Meeting Frederick Douglass face to face was a great memorable event in anybody’s life. One could not easily forget the circumstances under which she was introduced to such a marvellous personality and such a striking figure as that great man possessed.
I met him for the first time, when as a young girl I was visiting Washington. Just as I was leaving a friend’s house, I saw walking majestically down the street a tall man with broad shoulders looking the picture of one’s ideal of a king. His strong, beneficent, handsome face was surmounted by a shock of snow white hair. Intuitively I knew who it was.
“That’s Frederick Douglass, isn’t it?” I asked my friend. By that time Mr. Douglass had reached us and I was presented to him. Now I rejoice in the fact that I am a Hero Worshiper. To be sure very wise folks who are calm. judicial and philosophical warn you against hero worship. It is not only bad form and poor taste, they tell you, but it is exceedingly foolish they say.. No doubt they are entirely right. But I would not exchange the pure and unadulterated joy, the exaltation, the inspiration and the perfect delight which my hero worship of Frederick Douglass brought to my mind and heart for all the wisdom, philosophy and poise in the world.
From the moment I beheld him for the first time till he walked here among mortals no more not one of his words, not one of his deeds ever caused me to regret the high estimate I had put upon him as a man or the value I placed upon him as a personal friend.
It is difficult for me to write an appreciation of Frederick Douglass without laying myself liable to the charge of exaggeration. He was a perfect Chesterfield in manner. It was hard to believe that a man of such culture and refinement could ever have been a slave with no educational advantages afforded in colleges or schools. He was a brilliant conversationalist. His lish was faultless, although Mr. Douglass was never pedantic. He through such wonderful experiences and could relate to them with such force, such clearness and such charm of manner that it was a delight to listen as he talked. Very few people cared to say much, when Mr. Douglass could be heard.. Although he did not try to occupy the center of the stage in a small company (for he was very modest and as far removed from conceit as a many can well be), if he felt like talking even the most garrulous and irrepressible individual seemed perfectly willing to be silent.
Mr. Douglass was no sedate, long-faced, solemn-looking or solemn-acting personality, I assure you. He enjoyed being in a merry company. hearing jokes and cracking jokes himself. He liked to laugh, when he saw or heard anything really humorous and made no effort to repress his mirth.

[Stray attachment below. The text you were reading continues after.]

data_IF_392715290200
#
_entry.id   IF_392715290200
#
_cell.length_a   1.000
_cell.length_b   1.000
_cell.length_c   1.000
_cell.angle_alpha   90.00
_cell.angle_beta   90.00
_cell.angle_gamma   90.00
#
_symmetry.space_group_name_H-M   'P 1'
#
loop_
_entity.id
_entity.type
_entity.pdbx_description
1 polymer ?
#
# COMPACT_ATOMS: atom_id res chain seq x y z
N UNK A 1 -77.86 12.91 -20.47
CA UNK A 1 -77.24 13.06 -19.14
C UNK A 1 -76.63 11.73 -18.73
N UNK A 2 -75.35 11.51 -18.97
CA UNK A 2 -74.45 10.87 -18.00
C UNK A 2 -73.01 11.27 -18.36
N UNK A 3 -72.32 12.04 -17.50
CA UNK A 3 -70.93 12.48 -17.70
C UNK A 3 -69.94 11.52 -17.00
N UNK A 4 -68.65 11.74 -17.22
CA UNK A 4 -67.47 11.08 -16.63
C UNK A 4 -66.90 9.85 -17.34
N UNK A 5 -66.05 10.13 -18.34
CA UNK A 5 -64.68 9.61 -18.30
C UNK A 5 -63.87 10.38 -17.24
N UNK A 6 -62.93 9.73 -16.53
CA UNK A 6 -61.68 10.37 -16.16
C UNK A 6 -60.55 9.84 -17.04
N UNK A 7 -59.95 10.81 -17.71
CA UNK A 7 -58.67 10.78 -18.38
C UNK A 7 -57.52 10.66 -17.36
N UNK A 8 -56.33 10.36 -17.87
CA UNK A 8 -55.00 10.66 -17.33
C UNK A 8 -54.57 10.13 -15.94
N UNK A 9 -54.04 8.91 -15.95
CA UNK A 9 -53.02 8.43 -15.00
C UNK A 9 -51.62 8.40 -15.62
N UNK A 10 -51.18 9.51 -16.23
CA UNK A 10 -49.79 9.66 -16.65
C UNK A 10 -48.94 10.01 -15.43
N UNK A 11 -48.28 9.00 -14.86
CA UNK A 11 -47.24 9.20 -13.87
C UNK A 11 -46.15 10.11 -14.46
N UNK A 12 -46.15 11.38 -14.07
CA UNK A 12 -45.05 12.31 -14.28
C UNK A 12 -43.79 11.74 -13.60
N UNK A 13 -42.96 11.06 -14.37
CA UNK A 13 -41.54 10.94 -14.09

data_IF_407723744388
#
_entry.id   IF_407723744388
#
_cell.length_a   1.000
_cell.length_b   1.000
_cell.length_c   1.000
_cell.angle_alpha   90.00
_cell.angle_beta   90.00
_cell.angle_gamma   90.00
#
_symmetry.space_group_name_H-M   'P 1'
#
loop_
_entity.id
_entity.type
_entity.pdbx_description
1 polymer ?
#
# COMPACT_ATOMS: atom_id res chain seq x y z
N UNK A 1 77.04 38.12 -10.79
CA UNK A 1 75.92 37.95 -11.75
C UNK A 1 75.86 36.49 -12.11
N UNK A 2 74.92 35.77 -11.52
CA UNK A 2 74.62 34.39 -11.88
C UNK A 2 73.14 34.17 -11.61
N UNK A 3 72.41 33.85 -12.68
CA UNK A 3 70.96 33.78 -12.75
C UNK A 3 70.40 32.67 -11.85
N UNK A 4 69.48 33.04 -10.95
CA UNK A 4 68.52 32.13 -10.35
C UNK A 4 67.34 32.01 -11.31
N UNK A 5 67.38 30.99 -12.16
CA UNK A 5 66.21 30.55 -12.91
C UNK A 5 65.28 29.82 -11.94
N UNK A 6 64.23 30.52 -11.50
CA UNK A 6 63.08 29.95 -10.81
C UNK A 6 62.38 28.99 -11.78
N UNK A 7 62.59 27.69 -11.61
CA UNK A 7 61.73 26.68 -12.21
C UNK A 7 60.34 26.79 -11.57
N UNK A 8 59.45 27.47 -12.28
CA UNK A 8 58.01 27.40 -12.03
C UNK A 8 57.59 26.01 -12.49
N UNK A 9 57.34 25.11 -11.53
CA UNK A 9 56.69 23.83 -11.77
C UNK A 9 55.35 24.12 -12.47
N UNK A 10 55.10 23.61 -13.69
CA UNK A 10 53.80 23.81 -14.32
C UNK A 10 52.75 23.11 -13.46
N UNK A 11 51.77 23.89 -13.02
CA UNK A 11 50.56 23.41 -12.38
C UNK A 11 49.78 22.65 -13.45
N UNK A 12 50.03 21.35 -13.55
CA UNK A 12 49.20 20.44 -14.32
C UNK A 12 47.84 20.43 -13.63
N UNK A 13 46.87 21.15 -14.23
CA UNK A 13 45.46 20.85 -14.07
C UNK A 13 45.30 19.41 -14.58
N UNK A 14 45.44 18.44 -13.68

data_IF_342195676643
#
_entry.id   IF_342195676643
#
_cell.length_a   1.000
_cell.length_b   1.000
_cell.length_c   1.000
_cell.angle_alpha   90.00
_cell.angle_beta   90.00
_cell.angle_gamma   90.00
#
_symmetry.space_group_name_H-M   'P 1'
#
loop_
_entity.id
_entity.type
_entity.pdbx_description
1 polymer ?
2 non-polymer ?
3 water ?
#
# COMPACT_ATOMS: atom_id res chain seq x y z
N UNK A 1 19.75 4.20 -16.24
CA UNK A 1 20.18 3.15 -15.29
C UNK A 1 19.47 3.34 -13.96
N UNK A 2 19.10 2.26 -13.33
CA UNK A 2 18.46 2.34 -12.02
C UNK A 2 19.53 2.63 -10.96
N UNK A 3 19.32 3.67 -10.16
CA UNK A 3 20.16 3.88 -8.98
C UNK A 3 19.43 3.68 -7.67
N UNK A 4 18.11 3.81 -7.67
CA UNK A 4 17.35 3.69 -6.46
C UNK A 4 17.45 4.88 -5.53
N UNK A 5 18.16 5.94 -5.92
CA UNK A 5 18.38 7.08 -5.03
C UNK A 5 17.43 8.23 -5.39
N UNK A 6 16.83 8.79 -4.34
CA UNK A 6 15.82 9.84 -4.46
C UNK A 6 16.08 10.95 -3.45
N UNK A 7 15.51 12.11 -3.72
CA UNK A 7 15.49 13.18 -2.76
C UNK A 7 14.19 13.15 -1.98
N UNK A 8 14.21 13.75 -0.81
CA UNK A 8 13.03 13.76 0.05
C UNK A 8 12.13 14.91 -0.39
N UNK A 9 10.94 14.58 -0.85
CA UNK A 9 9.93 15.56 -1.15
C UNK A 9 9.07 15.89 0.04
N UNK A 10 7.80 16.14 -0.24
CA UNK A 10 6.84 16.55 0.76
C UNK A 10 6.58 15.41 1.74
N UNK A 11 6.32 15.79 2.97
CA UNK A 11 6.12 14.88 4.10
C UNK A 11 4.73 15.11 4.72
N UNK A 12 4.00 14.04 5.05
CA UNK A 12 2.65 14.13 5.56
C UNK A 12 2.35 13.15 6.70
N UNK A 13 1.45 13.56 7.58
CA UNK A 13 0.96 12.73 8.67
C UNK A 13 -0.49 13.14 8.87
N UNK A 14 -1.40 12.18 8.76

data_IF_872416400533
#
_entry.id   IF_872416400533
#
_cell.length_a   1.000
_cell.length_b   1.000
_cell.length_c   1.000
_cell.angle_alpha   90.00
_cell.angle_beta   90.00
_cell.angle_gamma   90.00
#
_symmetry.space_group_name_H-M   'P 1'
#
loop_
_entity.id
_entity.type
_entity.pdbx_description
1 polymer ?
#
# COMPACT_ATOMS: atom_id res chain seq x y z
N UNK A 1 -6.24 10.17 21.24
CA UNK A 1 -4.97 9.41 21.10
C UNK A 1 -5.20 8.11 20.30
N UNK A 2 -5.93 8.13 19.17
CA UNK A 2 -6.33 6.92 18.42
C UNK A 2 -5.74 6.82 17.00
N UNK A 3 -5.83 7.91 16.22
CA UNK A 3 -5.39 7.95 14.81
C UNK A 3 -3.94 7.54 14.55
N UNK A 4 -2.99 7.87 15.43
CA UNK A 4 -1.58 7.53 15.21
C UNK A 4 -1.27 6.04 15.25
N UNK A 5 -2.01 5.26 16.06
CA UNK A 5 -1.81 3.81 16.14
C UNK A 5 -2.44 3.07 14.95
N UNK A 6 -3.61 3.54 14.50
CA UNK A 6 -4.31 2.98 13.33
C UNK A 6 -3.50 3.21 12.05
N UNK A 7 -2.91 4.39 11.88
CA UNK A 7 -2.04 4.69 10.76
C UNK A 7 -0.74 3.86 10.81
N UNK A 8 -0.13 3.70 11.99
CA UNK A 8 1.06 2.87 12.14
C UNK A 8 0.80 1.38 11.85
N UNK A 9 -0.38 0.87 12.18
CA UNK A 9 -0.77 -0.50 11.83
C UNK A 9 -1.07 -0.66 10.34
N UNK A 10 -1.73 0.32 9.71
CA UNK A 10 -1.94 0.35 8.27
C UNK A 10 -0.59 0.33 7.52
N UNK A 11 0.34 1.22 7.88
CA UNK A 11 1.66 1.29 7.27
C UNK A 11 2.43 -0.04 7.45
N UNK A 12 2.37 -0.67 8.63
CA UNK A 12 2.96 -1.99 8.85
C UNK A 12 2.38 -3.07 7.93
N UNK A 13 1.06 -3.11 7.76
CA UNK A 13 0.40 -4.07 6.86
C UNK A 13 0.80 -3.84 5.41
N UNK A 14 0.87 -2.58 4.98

On certain afternoons Mr. Douglass was accustomed to invite some of his friends to come to Cedar Hill to play croquet with him, for he enjoyed the game and was very skillful indeed. More than once Judge Terrell and myself have had the pleasure of playing croquet with Mr. Douglass and we cherish the recollections of those delightful afternoons, so full of pleasure and profit as well.
Both Mr. and Mrs. Douglass were very hospitable and enjoyed entertaining their friends in their home. Sunday evenings Judge Terrell and myself were sometimes invited to tea and asked to spend the evening. now I regret that I did not keep a diary those days, so that I might remember some of the wise and witty remarks I have so often heard Mr. Douglass make. Verily during these never-to-be forgotten Sunday evenings there was literally a feast of reason and a flow of soul. I have heard Mr. Douglass sing the Scotch songs of which he was very fond and play several tunes on his violin.
When Mr. Douglass was Commissioner for Haiti at the Worlds Fair in Chicago he was in the habit of setting aside an afternoon which he devoted to sight-seeing with his friends. To me it was not only gratifying but affecting to see the deference paid him by old and young, by bl[ack] and white, by rich and poor, as he walked through the grounds [of] World’s Fair. Sometimes a woman would rush up to him with a child and say “You are the great Frederick Douglass, I am sure.” Then without waiting for a reply she would lift the child up to him and say, “Please shake hands with my little girl (or my little boy), when they grow up, I want them to say they have had the honor of shaking hands with Frederick Douglass.”
After he had been stopped a great many times the afternoon he invited me to go sightseeing with him he said, “Come, lets take a ride on the little elevated road, and get away from the crowd a minute or two, so that we may have a chance to talk.” But we were no sooner seated on the car than a hand stretching from somewhere behind us tried to touch Mr. Douglass on the shoulder. A man, and he was a very distinguished-looking individual, had reached clear over the seat between himself and Mr. Douglass, so that he might shake hands with him.
“Well, we’ll take a ride on the Ferris wheel,” said my host,. “We’ll be swinging between heaven and earth in a cage, and no one can interrupt us then.” But just as Mr. Douglass stepped into the cage three or four people saluted him. “Its no use”, he said, “I give it up.”
It is safe to say that at the World’s Fair no one human being received more homage that was paid to Frederick Douglass.
It is a great temptation to talk about Frederick Douglass as an orator. But I will not yield to it, because there are many others who can discuss this phase of his life much better than I can. But I must relate an incident which shows how modest and free from pretension he was.